Public Enemy Number Two is the second novel in Anthony Horowitz’s The Diamond Brothers series and was first published in 1987. It was preceded by The Falcon’s Malteser (1986) and followed by South by South East (1991), Three of Diamonds (2004 – consisting of the short stories The Blurred Man, The French Confection and I Know What You Did Last Wednesday), How the Greek Stole Christmas (2008) and The Double Eagle Has Landed (2011). The stories follow the cases of Tim Diamond (real name: Herbert Simple), a London-based private detective, and his younger brother Nick who is infinitely more competent.
Six months have passed since the case of the Falcon’s Malteser and Nick and Herbert have long since spent all of their reward. Just as the brothers are run out of baked beans and prepare for starvation, their luck finally changes when Herbert finally finds a new case. A Ming vase called the Purple Peacock has been stolen from the British Museum and his client is paying generously for its safe recovery.
At the same time, Nick is approached by Chief Inspector Snape and offered a job of his own. Snape wants him to go undercover in a young offenders institute and befriend Johnny Powers – Public Enemy Number One. Although Powers is only fifteen his has already become the leader of a London gang and Snape needs to know the name of the person who is fencing all of the goods that Powers has stolen.
Although Nick initially refuses, he quickly discovers that he has no choice. On a school trip to a stately home he is framed for having stolen a priceless ruby. Nick is condemned to spend eighteen months in prison and naturally finds himself as the cellmate of Powers. The choice that he has is obvious. He either needs to survive his sentence or find out the identity of the Fence. However, things become more complicated as he discovers that Powers is planning a gaol break…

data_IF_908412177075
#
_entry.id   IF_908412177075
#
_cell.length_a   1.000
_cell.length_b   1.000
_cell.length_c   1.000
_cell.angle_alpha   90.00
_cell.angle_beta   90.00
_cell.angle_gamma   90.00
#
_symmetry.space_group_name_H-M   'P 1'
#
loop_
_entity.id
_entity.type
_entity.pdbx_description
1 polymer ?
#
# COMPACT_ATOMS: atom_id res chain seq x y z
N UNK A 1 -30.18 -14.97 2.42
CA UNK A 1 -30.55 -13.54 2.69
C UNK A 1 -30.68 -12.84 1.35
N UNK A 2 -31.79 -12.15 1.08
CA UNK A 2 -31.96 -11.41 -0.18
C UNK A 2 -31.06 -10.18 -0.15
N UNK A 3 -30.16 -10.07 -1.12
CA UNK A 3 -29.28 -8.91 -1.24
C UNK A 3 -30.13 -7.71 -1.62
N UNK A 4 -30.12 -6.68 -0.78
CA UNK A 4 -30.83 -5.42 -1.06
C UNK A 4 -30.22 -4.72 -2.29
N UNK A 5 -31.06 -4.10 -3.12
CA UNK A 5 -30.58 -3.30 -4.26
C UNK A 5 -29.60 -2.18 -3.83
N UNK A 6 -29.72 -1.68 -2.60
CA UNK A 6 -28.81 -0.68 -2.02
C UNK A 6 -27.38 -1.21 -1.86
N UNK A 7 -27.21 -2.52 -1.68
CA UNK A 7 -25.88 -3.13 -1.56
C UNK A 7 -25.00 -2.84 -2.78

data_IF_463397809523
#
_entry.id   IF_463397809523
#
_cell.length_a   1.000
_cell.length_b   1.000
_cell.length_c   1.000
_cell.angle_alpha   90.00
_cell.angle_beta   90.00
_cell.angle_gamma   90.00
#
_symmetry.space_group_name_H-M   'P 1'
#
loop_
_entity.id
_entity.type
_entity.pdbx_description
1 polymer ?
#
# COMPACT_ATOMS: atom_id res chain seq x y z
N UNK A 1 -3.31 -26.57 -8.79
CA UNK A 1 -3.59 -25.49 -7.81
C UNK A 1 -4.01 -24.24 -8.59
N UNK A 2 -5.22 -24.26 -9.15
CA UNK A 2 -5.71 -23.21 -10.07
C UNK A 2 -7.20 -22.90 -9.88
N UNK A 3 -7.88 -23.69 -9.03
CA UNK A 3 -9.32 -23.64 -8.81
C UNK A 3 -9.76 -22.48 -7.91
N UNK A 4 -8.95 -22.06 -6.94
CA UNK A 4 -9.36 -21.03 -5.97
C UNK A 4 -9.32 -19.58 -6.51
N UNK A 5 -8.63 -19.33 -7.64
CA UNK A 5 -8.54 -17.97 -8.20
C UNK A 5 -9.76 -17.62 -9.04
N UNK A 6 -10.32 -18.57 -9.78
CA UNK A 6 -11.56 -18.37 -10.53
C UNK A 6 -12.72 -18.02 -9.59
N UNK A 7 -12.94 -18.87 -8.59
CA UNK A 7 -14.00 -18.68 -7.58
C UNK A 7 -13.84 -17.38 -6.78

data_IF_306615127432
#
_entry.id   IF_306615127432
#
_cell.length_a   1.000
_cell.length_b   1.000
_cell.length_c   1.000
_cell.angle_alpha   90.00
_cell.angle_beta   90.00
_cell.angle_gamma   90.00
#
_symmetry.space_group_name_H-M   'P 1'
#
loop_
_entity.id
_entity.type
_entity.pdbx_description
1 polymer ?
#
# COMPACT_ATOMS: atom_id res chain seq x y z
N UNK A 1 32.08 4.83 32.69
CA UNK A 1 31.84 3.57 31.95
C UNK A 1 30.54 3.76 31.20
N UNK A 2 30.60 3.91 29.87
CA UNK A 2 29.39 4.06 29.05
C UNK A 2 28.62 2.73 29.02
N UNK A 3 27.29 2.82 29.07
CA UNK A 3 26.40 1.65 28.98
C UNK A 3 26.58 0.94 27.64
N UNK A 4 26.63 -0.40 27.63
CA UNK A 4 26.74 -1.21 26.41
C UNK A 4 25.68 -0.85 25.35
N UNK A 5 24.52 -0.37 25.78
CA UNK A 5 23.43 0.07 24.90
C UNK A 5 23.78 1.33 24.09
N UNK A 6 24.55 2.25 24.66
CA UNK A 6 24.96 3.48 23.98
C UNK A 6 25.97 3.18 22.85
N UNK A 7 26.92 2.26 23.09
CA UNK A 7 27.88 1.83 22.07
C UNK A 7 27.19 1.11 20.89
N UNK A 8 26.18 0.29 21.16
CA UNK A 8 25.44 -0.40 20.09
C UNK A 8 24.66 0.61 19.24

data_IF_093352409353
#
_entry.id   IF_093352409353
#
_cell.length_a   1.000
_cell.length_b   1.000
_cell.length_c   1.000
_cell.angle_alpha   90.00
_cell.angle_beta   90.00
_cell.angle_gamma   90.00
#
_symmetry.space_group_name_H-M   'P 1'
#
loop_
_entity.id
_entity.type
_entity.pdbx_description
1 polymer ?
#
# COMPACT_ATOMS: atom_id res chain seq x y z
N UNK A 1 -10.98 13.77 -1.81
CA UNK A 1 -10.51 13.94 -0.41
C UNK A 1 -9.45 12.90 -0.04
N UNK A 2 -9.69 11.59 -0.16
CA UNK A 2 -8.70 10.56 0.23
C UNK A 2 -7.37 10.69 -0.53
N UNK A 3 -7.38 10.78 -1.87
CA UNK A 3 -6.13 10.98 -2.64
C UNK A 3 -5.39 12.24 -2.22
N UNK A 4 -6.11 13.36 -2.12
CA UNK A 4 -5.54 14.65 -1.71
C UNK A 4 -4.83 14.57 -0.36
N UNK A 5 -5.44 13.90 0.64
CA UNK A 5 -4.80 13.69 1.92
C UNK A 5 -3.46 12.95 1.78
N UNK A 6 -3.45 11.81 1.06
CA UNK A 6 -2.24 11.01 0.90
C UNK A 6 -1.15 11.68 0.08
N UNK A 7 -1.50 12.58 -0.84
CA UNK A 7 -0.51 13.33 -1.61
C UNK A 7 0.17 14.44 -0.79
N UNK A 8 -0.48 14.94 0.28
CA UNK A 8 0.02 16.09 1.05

20 Dec 2014
in Mystery, Surnames A-H, Thriller, Title R-Z
Tags: Arkham Reviews, Book Blog, Book Review, Charlie Higson, James Bond, Mystery, Review, SilverFin, Thriller, Young Adult, Young Adult Reviews, Young Bond
I’ve already taken a look at Charlie Higson’s horror novels in my reviews of The Enemy and The Dead but for today’s post I’m going to be talking about some of his earlier work. The Young Bond series tells the story of James Bond’s teenage years, while he was an Eton student in the 1930s. Although Ian Fleming Publications originally wanted each novel in the series to be penned by a different author, Charlie Higson ended up writing the initial run of five novels – SilverFin (2005), Blood Fever (2006), Double or Die (2007), Hurricane Gold (2007) and By Royal Command (2008). The first book of the second series, authored by Steve Cole, was released in 2014 and titled Shoot to Kill. For the purpose of this review, I’ll be looking at SilverFin only.
After spending a couple of years being home schooled, James Bond finds it difficult to get used to life at Eton. The uniform is itchy and uncomfortable and the strict rules just seem to beg to be broken. Worst of all, he finds himself singled out by a group of older students – lead by the handsome American George Hellebore – who are intent on making his life a living Hell.
During the holidays, James heads to Scotland to stay with his Aunt and Uncle. On the way, he befriends a cockney rogue called Red Kelly who is heading north in search of his cousin Alfie who has recently disappeared. As Bond gets used to life in the country, he learns that Alfie’s disappearance is not the only strange occurrence to happen in the area.
George’s father – Lord Randolph Hellebore – has taken up residence in a castle on Loch Silverfin and erected fences around the whole area, threatening death to all those who trespass. As James and Red explore, they learn that Hellebore is under investigation from the Pinkerton Detective Agency and observe his men feeding fresh meat to something living in the Loch. James knows that he needs to get inside the castle if he is to learn the truth of what has happened to Alfie, however what he discovers could be deadly…